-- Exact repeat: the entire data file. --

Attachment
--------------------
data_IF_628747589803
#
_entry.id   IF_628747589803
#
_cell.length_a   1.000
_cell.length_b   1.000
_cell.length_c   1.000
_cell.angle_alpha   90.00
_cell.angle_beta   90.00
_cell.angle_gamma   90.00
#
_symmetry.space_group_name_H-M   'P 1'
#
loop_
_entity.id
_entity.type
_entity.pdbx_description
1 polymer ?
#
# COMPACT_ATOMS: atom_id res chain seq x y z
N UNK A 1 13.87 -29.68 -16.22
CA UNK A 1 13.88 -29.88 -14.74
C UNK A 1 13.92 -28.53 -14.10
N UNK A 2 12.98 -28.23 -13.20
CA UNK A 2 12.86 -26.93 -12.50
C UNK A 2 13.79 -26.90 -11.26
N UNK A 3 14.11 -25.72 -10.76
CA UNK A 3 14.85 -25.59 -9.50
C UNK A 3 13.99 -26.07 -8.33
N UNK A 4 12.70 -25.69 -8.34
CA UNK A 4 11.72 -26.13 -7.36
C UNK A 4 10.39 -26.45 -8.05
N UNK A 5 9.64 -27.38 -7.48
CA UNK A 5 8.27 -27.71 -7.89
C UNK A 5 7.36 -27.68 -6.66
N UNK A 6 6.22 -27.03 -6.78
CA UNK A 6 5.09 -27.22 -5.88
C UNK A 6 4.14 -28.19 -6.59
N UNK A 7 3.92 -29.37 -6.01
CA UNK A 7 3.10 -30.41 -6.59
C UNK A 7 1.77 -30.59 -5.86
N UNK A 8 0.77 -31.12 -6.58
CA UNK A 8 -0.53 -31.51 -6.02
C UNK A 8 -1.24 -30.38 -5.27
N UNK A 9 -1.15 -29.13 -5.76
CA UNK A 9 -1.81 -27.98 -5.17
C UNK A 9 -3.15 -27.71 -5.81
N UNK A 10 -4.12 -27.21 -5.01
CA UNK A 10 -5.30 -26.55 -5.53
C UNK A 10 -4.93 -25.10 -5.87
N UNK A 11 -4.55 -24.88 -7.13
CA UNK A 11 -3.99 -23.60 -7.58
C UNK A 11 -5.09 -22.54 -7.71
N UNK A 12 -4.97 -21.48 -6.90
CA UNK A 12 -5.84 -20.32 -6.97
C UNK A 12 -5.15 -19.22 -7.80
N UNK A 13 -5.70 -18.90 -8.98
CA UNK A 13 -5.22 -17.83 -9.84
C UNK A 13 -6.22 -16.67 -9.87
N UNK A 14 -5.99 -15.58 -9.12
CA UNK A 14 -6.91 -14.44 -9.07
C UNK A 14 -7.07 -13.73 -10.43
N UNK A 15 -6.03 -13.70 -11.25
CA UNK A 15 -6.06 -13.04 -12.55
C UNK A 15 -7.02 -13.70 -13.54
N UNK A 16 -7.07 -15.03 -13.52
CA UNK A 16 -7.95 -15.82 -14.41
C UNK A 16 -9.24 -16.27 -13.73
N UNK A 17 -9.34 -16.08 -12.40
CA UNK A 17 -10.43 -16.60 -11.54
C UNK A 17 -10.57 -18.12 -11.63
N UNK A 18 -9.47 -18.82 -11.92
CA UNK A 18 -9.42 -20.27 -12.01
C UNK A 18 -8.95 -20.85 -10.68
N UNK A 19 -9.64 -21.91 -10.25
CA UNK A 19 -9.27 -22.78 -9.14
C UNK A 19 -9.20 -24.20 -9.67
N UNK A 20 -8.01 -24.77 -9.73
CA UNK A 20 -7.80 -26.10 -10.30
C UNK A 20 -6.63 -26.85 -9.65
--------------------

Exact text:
data_IF_628747589803
#
_entry.id   IF_628747589803
#
_cell.length_a   1.000
_cell.length_b   1.000
_cell.length_c   1.000
_cell.angle_alpha   90.00
_cell.angle_beta   90.00
_cell.angle_gamma   90.00
#
_symmetry.space_group_name_H-M   'P 1'
#
loop_
_entity.id
_entity.type
_entity.pdbx_description
1 polymer ?
#
# COMPACT_ATOMS: atom_id res chain seq x y z
N UNK A 1 13.87 -29.68 -16.22
CA UNK A 1 13.88 -29.88 -14.74
C UNK A 1 13.92 -28.53 -14.10
N UNK A 2 12.98 -28.23 -13.20
CA UNK A 2 12.86 -26.93 -12.50
C UNK A 2 13.79 -26.90 -11.26
N UNK A 3 14.11 -25.72 -10.76
CA UNK A 3 14.85 -25.59 -9.50
C UNK A 3 13.99 -26.07 -8.33
N UNK A 4 12.70 -25.69 -8.34
CA UNK A 4 11.72 -26.13 -7.36
C UNK A 4 10.39 -26.45 -8.05
N UNK A 5 9.64 -27.38 -7.48
CA UNK A 5 8.27 -27.71 -7.89
C UNK A 5 7.36 -27.68 -6.66
N UNK A 6 6.22 -27.03 -6.78
CA UNK A 6 5.09 -27.22 -5.88
C UNK A 6 4.14 -28.19 -6.59
N UNK A 7 3.92 -29.37 -6.01
CA UNK A 7 3.10 -30.41 -6.59
C UNK A 7 1.77 -30.59 -5.86
N UNK A 8 0.77 -31.12 -6.58
CA UNK A 8 -0.53 -31.51 -6.02
C UNK A 8 -1.24 -30.38 -5.27
N UNK A 9 -1.15 -29.13 -5.76
CA UNK A 9 -1.81 -27.98 -5.17
C UNK A 9 -3.15 -27.71 -5.81
N UNK A 10 -4.12 -27.21 -5.01
CA UNK A 10 -5.30 -26.55 -5.53
C UNK A 10 -4.93 -25.10 -5.87
N UNK A 11 -4.55 -24.88 -7.13
CA UNK A 11 -3.99 -23.60 -7.58
C UNK A 11 -5.09 -22.54 -7.71
N UNK A 12 -4.97 -21.48 -6.90
CA UNK A 12 -5.84 -20.32 -6.97
C UNK A 12 -5.15 -19.22 -7.80
N UNK A 13 -5.70 -18.90 -8.98
CA UNK A 13 -5.22 -17.83 -9.84
C UNK A 13 -6.22 -16.67 -9.87
N UNK A 14 -5.99 -15.58 -9.12
CA UNK A 14 -6.91 -14.44 -9.07
C UNK A 14 -7.07 -13.73 -10.43
N UNK A 15 -6.03 -13.70 -11.25
CA UNK A 15 -6.06 -13.04 -12.55
C UNK A 15 -7.02 -13.70 -13.54
N UNK A 16 -7.07 -15.03 -13.52
CA UNK A 16 -7.95 -15.82 -14.41
C UNK A 16 -9.24 -16.27 -13.73
N UNK A 17 -9.34 -16.08 -12.40
CA UNK A 17 -10.43 -16.60 -11.54
C UNK A 17 -10.57 -18.12 -11.63
N UNK A 18 -9.47 -18.82 -11.92
CA UNK A 18 -9.42 -20.27 -12.01
C UNK A 18 -8.95 -20.85 -10.68
N UNK A 19 -9.64 -21.91 -10.25
CA UNK A 19 -9.27 -22.78 -9.14
C UNK A 19 -9.20 -24.20 -9.67
N UNK A 20 -8.01 -24.77 -9.73
CA UNK A 20 -7.80 -26.10 -10.30
C UNK A 20 -6.63 -26.85 -9.65